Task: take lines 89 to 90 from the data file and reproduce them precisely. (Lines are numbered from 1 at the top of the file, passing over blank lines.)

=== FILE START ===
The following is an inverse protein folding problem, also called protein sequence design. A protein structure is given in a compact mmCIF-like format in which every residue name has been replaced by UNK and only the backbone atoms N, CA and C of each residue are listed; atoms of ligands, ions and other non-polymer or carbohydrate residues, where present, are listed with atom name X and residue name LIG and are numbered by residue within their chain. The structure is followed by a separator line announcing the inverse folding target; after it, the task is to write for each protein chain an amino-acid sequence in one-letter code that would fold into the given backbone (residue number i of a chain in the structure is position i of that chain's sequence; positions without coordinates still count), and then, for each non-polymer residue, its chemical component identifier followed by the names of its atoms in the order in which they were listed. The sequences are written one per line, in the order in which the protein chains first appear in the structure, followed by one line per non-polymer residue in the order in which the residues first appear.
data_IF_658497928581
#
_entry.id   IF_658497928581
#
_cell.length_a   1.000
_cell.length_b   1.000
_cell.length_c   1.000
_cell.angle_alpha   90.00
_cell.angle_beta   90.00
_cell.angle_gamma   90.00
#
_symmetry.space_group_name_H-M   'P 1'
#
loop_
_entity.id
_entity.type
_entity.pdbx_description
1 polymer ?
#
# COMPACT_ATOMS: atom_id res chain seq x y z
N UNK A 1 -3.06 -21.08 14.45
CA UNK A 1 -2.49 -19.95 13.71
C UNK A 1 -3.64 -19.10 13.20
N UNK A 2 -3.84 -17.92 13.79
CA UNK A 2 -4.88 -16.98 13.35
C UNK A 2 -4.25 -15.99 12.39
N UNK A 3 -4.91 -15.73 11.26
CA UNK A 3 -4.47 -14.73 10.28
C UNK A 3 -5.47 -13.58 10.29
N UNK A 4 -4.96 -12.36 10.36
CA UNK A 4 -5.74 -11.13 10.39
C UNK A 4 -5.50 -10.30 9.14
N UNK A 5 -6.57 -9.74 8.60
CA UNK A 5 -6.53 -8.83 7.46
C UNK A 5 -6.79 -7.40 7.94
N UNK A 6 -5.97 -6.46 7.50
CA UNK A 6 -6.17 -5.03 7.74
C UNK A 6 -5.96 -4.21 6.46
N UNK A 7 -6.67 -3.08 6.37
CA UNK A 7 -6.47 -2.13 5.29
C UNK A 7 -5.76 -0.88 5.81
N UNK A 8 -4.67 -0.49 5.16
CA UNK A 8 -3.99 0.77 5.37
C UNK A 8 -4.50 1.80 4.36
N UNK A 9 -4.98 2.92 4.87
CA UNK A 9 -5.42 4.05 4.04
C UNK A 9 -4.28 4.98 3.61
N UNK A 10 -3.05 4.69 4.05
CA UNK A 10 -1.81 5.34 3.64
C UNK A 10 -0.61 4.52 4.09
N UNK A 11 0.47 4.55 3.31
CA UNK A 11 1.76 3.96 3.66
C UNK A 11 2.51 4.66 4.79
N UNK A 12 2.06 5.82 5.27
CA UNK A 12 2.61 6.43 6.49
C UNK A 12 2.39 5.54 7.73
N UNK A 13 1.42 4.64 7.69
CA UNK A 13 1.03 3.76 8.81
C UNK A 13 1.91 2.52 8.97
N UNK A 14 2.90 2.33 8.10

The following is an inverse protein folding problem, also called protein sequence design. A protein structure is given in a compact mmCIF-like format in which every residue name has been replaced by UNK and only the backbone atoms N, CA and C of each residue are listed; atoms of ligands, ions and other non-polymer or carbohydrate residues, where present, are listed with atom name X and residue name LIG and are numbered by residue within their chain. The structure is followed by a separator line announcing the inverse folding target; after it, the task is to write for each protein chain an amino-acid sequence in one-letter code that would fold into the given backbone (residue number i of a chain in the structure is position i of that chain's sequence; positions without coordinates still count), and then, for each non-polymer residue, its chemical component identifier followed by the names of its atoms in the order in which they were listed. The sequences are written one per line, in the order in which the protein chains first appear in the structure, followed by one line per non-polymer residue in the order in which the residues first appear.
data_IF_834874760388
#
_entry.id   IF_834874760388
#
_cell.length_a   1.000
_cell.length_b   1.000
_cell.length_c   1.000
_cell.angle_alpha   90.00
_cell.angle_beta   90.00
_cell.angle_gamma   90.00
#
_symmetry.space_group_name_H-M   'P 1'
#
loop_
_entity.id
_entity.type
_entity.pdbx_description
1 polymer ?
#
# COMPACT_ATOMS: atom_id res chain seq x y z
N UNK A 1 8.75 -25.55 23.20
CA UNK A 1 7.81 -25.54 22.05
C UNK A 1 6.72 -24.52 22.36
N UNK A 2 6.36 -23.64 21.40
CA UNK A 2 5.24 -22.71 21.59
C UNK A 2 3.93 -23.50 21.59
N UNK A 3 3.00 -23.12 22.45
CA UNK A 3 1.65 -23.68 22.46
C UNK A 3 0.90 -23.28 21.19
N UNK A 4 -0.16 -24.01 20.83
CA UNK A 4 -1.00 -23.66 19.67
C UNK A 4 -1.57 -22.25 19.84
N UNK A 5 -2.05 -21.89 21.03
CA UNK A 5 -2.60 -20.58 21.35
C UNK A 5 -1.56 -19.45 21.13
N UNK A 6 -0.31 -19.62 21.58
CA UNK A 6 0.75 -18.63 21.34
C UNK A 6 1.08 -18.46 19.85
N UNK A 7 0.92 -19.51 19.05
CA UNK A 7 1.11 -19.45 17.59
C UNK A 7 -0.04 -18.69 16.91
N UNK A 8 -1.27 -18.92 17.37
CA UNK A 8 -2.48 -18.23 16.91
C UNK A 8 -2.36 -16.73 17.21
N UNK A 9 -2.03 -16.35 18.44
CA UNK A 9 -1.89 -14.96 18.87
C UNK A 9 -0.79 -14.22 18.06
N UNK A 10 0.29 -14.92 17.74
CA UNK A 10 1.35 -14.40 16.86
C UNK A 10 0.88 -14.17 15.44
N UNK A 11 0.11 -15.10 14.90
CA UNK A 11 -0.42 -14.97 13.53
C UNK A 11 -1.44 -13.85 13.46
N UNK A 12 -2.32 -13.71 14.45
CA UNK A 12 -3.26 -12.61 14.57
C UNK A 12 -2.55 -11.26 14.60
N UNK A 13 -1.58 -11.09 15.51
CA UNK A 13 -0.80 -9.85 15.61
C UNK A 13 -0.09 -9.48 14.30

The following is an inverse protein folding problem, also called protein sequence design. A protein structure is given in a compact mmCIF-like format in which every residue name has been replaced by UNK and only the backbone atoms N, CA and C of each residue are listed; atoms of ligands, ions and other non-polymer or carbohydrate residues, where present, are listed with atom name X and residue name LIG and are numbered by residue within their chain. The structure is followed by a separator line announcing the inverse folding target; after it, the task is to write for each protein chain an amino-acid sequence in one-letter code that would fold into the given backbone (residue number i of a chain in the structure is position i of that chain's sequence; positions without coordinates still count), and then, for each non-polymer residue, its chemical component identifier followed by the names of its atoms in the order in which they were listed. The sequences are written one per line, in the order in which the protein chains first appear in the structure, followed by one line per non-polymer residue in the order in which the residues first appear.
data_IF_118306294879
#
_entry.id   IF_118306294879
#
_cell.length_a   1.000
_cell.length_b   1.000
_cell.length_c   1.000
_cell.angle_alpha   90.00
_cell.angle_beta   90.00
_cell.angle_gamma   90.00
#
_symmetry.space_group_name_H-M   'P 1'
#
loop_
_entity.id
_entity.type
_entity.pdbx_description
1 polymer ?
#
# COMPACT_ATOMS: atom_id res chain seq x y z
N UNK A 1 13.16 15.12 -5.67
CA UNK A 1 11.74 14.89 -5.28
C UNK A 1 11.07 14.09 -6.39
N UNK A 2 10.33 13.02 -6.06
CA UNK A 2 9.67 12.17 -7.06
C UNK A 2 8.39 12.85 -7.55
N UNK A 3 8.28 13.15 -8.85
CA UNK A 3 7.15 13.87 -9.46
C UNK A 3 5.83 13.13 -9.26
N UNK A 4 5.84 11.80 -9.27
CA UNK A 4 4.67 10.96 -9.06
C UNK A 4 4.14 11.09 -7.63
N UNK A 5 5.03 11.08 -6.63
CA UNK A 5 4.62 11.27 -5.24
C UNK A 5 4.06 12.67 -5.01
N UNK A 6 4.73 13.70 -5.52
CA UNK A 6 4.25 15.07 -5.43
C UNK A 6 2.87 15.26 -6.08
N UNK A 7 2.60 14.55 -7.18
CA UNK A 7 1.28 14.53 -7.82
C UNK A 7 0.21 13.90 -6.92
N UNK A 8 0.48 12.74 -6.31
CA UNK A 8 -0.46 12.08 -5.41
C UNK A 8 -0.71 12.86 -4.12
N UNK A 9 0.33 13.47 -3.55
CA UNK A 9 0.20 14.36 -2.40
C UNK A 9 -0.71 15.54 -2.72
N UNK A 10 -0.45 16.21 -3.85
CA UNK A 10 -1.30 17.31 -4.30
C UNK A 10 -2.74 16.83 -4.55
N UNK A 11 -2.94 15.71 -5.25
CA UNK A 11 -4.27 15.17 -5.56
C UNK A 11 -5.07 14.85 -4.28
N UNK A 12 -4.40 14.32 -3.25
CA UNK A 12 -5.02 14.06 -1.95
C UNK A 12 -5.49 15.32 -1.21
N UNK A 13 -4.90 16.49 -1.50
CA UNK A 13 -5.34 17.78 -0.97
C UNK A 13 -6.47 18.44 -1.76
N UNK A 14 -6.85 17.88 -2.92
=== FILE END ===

N UNK A 3 3.00 -23.12 22.45
CA UNK A 3 1.65 -23.68 22.46